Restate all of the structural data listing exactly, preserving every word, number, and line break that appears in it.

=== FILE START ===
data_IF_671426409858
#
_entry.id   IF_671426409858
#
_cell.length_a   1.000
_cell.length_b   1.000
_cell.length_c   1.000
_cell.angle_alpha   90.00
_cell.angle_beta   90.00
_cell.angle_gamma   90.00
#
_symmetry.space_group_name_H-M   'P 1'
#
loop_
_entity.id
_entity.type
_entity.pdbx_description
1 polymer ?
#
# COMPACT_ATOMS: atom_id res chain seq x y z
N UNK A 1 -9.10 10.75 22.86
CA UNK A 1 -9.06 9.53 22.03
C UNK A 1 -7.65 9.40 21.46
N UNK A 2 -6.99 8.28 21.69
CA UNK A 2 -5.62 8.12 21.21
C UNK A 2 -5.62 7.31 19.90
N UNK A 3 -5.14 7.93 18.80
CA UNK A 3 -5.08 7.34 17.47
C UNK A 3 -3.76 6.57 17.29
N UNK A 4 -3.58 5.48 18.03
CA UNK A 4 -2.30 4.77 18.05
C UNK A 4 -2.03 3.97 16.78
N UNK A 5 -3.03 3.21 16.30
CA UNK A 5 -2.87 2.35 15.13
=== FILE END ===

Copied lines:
data_IF_671426409858
#
_entry.id   IF_671426409858
#
_cell.length_a   1.000
_cell.length_b   1.000
_cell.length_c   1.000
_cell.angle_alpha   90.00
_cell.angle_beta   90.00
_cell.angle_gamma   90.00
#
_symmetry.space_group_name_H-M   'P 1'
#
loop_
_entity.id
_entity.type
_entity.pdbx_description
1 polymer ?
#
# COMPACT_ATOMS: atom_id res chain seq x y z
N UNK A 1 -9.10 10.75 22.86
CA UNK A 1 -9.06 9.53 22.03
C UNK A 1 -7.65 9.40 21.46
N UNK A 2 -6.99 8.28 21.69
CA UNK A 2 -5.62 8.12 21.21
C UNK A 2 -5.62 7.31 19.90
N UNK A 3 -5.14 7.93 18.80
CA UNK A 3 -5.08 7.34 17.47
C UNK A 3 -3.76 6.57 17.29
N UNK A 4 -3.58 5.48 18.03
CA UNK A 4 -2.30 4.77 18.05
C UNK A 4 -2.03 3.97 16.78
N UNK A 5 -3.03 3.21 16.30
CA UNK A 5 -2.87 2.35 15.13